This map screams oodles of tropical moisture is available for Australia.

The Pacific Ocean graph shows we went out of La Nina (green zone) early in Autumn, but the index is heading southwards again, and most models show La Nina or close to it, later in Spring and into Summer. This would be our third La Nina year in a row.


Looking under the surface of the Pacific Ocean, out in the middle the warmer colours have disappeared over the last two months, replaced by a large area of blue. This will act to keep the boxed area cooler than average - and gives much higher confidence in a developing La Nina.


The Indian Ocean has been in the green zone for two months now, so the has BoM declared that we are in a negative Indian Ocean Dipole (IOD). The observation line rose in the past few weeks (as the yellow took over the box a bit more) but it remained well below the threshold, and all models keep us in a negative IOD until it naturally decays in summer. This is our third negative IOD year in a row. The recent inland rain, and the potential for more, are great examples of this in action.


Moisture is just one part of the rain equation. You can have bucket loads of it, but if there isn't any low pressure in your area, it won't produce any rain (except for lighter falls near the coast in onshore winds).

We look at SAM and MJO to see what low pressure is likely to do.

When the SAM signal is:

- in the bottom green we are more likely to see strong cold fronts coming up from the Southern Ocean and crossing the south. They usually only hit one area with force... if they peak in Perth they slide over Melbourne, while if they peak in Melbourne they missed Perth.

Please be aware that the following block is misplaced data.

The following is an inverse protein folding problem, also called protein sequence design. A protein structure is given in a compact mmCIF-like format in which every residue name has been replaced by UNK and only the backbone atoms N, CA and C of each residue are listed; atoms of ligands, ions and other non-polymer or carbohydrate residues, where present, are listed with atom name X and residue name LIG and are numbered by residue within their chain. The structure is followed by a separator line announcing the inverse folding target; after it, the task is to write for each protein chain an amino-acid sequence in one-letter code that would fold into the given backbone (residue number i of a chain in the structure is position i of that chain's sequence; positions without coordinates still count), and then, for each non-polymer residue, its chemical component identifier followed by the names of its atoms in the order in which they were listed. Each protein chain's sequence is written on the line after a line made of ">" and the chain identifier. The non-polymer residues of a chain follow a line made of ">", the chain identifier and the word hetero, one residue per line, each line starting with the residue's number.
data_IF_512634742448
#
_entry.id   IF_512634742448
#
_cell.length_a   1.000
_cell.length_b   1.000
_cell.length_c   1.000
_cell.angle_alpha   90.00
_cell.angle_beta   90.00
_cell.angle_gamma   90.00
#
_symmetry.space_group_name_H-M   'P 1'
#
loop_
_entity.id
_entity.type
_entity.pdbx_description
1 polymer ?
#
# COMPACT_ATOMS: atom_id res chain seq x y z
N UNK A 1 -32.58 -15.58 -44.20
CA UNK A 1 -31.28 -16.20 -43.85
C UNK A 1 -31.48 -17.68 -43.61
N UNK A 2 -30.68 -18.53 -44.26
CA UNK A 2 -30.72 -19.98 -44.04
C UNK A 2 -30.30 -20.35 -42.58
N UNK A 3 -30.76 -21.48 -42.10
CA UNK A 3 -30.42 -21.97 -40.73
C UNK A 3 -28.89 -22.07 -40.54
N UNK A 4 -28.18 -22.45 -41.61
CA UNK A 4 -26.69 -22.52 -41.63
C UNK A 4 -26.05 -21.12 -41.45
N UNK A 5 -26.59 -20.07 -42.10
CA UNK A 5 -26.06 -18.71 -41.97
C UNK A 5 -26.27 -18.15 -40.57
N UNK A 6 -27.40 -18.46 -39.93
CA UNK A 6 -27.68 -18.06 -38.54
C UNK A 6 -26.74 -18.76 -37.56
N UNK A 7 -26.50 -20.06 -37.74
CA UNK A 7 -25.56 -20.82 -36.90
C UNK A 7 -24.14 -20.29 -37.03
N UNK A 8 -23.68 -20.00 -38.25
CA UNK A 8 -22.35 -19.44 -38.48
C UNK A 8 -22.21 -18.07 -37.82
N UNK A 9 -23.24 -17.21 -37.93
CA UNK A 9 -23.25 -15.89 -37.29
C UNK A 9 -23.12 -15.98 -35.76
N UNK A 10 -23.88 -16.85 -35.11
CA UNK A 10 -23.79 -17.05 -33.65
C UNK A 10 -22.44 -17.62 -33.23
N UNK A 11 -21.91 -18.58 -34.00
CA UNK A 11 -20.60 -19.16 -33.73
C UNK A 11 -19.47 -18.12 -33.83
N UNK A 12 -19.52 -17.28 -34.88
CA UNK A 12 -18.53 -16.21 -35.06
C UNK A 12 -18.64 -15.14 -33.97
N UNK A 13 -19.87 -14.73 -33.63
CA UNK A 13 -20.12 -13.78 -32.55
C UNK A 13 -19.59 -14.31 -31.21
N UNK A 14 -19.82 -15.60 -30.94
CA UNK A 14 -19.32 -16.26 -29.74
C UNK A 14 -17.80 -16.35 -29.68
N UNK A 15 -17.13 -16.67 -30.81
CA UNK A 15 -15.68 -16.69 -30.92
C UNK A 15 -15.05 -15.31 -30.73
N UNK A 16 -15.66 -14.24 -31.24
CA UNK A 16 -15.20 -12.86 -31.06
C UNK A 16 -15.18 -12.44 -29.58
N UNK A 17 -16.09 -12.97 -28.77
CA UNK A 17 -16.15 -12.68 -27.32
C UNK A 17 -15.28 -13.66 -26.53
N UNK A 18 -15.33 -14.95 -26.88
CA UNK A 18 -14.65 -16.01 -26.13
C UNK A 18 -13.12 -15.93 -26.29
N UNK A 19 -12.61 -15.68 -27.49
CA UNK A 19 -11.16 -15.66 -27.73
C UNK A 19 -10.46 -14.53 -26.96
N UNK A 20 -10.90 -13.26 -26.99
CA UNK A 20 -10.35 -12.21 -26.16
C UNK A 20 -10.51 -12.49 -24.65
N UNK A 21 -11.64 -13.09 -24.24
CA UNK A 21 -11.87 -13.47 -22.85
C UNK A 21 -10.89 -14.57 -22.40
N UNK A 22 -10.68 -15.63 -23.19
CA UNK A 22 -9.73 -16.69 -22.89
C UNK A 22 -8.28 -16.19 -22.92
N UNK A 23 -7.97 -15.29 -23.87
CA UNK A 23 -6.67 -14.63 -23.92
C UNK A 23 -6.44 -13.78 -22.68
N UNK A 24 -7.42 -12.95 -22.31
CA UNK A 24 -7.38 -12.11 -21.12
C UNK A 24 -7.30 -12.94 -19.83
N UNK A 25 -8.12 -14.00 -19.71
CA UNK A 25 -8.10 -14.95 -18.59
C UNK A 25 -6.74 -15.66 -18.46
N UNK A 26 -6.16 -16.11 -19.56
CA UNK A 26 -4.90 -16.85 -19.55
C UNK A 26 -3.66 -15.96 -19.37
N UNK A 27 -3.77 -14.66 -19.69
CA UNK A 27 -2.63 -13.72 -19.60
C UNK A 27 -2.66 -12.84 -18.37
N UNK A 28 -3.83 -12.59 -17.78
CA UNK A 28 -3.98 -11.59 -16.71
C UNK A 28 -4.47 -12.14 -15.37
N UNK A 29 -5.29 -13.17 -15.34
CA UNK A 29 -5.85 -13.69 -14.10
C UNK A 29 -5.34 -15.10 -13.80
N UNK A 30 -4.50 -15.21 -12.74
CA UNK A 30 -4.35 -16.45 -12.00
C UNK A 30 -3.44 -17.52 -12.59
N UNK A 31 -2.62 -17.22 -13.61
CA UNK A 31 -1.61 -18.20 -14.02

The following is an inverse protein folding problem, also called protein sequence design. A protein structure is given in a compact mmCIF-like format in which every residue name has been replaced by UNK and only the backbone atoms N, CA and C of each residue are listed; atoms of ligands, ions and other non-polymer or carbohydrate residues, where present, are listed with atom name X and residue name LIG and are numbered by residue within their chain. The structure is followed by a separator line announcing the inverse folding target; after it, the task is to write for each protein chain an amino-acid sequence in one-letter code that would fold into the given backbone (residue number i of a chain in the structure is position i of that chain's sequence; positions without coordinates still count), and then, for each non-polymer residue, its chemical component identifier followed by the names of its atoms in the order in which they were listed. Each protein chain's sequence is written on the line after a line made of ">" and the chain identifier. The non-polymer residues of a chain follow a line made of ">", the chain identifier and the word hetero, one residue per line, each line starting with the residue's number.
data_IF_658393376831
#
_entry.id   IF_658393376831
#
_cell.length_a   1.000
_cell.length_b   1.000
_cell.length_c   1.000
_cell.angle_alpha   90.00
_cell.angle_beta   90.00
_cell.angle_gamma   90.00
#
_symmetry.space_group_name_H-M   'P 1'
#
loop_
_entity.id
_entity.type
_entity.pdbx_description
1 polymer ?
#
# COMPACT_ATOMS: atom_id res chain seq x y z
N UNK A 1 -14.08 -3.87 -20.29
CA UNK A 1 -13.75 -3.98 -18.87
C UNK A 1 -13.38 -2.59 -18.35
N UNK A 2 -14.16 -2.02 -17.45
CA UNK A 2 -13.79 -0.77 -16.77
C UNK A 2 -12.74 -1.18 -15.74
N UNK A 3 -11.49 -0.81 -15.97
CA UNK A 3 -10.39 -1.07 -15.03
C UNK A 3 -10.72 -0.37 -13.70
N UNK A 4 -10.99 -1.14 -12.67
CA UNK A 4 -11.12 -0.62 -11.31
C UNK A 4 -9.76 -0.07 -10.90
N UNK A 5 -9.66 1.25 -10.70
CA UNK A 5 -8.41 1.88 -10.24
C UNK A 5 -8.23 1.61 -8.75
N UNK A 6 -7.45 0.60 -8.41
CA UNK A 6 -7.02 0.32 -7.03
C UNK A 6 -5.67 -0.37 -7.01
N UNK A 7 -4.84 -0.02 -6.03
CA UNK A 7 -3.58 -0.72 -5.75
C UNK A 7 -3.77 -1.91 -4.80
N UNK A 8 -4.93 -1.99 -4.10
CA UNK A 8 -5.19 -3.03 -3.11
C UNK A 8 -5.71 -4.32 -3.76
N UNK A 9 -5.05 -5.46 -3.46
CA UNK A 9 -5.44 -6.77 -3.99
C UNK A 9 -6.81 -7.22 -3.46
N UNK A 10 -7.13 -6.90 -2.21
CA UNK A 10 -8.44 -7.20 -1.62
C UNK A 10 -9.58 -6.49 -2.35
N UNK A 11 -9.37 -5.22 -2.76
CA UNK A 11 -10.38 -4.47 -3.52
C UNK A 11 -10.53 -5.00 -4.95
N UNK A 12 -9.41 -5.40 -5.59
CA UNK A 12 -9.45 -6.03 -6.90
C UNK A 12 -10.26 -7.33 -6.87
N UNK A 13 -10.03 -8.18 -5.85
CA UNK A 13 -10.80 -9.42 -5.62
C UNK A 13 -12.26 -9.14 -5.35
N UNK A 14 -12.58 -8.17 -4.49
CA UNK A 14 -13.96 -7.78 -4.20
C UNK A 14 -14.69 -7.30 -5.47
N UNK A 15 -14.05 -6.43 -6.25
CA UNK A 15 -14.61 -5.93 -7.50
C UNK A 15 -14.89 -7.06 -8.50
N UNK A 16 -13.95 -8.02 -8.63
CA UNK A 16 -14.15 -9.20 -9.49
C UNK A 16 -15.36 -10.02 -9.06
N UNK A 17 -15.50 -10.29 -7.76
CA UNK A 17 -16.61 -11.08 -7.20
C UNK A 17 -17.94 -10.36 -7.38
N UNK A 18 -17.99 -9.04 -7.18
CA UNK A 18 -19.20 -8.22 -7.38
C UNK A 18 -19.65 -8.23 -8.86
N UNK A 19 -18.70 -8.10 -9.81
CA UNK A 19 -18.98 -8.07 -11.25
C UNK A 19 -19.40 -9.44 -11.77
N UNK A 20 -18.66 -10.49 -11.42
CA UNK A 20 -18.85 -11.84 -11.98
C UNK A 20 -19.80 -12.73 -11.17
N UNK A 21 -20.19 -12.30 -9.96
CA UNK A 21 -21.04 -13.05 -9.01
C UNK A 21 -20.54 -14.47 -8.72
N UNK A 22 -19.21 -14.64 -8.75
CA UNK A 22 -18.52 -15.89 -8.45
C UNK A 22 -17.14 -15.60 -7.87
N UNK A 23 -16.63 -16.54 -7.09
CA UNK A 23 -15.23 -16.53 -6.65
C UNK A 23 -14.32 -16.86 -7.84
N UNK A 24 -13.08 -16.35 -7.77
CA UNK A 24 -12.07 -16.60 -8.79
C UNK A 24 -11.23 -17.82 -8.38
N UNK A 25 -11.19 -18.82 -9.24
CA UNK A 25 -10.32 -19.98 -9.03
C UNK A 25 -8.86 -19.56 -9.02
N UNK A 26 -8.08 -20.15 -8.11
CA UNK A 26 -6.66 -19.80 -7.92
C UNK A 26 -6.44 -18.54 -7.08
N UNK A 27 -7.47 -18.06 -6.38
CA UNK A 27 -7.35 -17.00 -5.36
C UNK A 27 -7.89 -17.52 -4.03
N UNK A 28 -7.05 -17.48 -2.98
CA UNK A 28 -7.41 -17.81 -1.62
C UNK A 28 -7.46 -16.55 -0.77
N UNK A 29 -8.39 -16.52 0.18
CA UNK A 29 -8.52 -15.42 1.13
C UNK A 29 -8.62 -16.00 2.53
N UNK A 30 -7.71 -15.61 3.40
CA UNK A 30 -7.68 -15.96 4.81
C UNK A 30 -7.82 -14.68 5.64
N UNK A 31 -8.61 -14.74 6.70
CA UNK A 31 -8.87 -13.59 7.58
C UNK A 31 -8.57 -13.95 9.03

- in the top green we are more likely to see troughs and lows in NSW/QLD latitudes, with weaker fronts in the south. A low may travel into the south if the highs move out of the way.

- in white means no push either way.

There was a strong negative SAM at the beginning of winter, again around the 11th July, followed by another dip in late July/early August - negative SAM is when the alps are most likely to see big, cold snowfalls.

Now we are heading positive, so the low's take over - this time sitting off Gippsland and eastern TAS, rather than Sydney or Brisbane.

There may be another negative dip in the short term, otherwise this model like positive as it seems to do all the time.


The MJO is a pulse of tropical energy, and whenever that comes near Australia it acts to bring low pressure and moisture together. We've just moved very slightly into the green zone, but the signal is heading into the neutral or brown zone from here. The next big connection from the tropics may be in early October.



The rain outlook for September.

I update these each week on Friday's. Make sure you are signed up (free or premium membership) to get them delivered to you. And as always, you can see each of these graphics as soon as they update, as well as more information about them under our Rain Outlook and Seasonal Outlook pages within Jane's Update.